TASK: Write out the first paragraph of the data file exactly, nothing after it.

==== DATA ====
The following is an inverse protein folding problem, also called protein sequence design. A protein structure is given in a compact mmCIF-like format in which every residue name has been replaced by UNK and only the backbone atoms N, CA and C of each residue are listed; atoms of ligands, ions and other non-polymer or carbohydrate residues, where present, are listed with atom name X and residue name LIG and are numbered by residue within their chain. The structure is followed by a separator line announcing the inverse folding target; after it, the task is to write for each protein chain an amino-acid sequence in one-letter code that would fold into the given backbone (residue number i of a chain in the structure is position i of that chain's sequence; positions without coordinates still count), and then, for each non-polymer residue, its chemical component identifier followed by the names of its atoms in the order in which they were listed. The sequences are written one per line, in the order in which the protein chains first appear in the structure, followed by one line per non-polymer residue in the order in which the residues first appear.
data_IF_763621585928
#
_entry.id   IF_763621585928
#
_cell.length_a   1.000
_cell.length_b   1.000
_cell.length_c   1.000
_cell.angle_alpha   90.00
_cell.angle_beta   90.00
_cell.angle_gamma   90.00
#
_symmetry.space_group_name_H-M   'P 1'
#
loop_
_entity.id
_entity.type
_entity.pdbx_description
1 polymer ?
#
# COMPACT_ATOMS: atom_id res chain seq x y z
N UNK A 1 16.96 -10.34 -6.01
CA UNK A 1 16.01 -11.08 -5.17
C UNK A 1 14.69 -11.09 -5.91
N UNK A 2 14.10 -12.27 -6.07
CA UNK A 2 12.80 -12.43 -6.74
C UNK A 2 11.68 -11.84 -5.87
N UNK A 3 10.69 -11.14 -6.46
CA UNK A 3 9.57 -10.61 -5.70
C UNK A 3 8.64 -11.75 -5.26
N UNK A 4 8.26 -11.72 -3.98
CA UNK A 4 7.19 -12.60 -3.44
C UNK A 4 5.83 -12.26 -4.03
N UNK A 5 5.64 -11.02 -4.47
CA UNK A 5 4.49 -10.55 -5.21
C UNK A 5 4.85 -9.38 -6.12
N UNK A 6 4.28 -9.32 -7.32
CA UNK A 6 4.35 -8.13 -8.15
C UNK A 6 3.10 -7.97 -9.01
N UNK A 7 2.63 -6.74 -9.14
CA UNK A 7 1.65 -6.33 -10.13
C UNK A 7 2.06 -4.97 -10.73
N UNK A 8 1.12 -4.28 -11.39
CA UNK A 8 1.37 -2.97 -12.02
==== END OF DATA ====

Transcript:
The following is an inverse protein folding problem, also called protein sequence design. A protein structure is given in a compact mmCIF-like format in which every residue name has been replaced by UNK and only the backbone atoms N, CA and C of each residue are listed; atoms of ligands, ions and other non-polymer or carbohydrate residues, where present, are listed with atom name X and residue name LIG and are numbered by residue within their chain. The structure is followed by a separator line announcing the inverse folding target; after it, the task is to write for each protein chain an amino-acid sequence in one-letter code that would fold into the given backbone (residue number i of a chain in the structure is position i of that chain's sequence; positions without coordinates still count), and then, for each non-polymer residue, its chemical component identifier followed by the names of its atoms in the order in which they were listed. The sequences are written one per line, in the order in which the protein chains first appear in the structure, followed by one line per non-polymer residue in the order in which the residues first appear.